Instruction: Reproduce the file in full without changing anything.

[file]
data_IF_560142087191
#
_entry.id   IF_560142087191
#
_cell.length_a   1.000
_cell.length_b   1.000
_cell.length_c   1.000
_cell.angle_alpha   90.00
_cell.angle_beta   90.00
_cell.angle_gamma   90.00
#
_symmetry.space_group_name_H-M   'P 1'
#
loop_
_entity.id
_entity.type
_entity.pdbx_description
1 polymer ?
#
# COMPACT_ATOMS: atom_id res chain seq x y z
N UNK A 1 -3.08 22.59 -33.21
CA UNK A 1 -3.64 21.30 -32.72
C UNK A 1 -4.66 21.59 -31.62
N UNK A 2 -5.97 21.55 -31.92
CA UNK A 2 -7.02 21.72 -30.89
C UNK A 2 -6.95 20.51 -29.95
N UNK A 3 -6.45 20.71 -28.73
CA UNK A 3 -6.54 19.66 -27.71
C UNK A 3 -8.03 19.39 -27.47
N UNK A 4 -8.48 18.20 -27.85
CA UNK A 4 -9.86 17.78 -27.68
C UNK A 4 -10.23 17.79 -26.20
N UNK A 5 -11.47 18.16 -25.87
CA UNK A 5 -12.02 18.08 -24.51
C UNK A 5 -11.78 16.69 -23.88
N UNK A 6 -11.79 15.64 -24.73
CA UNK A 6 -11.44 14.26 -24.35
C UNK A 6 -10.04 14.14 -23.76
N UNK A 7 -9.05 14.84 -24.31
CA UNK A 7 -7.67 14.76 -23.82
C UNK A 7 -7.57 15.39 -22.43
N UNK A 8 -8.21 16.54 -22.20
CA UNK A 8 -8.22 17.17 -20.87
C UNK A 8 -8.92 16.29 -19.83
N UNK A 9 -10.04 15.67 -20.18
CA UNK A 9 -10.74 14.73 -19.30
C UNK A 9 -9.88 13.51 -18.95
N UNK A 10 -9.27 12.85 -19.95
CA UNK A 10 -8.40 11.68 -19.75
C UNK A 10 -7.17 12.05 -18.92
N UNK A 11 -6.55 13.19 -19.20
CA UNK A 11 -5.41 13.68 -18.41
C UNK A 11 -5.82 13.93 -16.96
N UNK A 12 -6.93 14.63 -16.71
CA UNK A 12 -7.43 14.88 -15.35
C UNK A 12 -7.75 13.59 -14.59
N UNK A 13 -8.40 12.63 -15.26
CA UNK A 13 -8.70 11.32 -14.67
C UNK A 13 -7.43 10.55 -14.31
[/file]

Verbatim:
data_IF_560142087191
#
_entry.id   IF_560142087191
#
_cell.length_a   1.000
_cell.length_b   1.000
_cell.length_c   1.000
_cell.angle_alpha   90.00
_cell.angle_beta   90.00
_cell.angle_gamma   90.00
#
_symmetry.space_group_name_H-M   'P 1'
#
loop_
_entity.id
_entity.type
_entity.pdbx_description
1 polymer ?
#
# COMPACT_ATOMS: atom_id res chain seq x y z
N UNK A 1 -3.08 22.59 -33.21
CA UNK A 1 -3.64 21.30 -32.72
C UNK A 1 -4.66 21.59 -31.62
N UNK A 2 -5.97 21.55 -31.92
CA UNK A 2 -7.02 21.72 -30.89
C UNK A 2 -6.95 20.51 -29.95
N UNK A 3 -6.45 20.71 -28.73
CA UNK A 3 -6.54 19.66 -27.71
C UNK A 3 -8.03 19.39 -27.47
N UNK A 4 -8.48 18.20 -27.85
CA UNK A 4 -9.86 17.78 -27.68
C UNK A 4 -10.23 17.79 -26.20
N UNK A 5 -11.47 18.16 -25.87
CA UNK A 5 -12.02 18.08 -24.51
C UNK A 5 -11.78 16.69 -23.88
N UNK A 6 -11.79 15.64 -24.73
CA UNK A 6 -11.44 14.26 -24.35
C UNK A 6 -10.04 14.14 -23.76
N UNK A 7 -9.05 14.84 -24.31
CA UNK A 7 -7.67 14.76 -23.82
C UNK A 7 -7.57 15.39 -22.43
N UNK A 8 -8.21 16.54 -22.20
CA UNK A 8 -8.22 17.17 -20.87
C UNK A 8 -8.92 16.29 -19.83
N UNK A 9 -10.04 15.67 -20.18
CA UNK A 9 -10.74 14.73 -19.30
C UNK A 9 -9.88 13.51 -18.95
N UNK A 10 -9.27 12.85 -19.95
CA UNK A 10 -8.40 11.68 -19.75
C UNK A 10 -7.17 12.05 -18.92
N UNK A 11 -6.55 13.19 -19.20
CA UNK A 11 -5.41 13.68 -18.41
C UNK A 11 -5.82 13.93 -16.96
N UNK A 12 -6.93 14.63 -16.71
CA UNK A 12 -7.43 14.88 -15.35
C UNK A 12 -7.75 13.59 -14.59
N UNK A 13 -8.40 12.63 -15.26
CA UNK A 13 -8.70 11.32 -14.67
C UNK A 13 -7.43 10.55 -14.31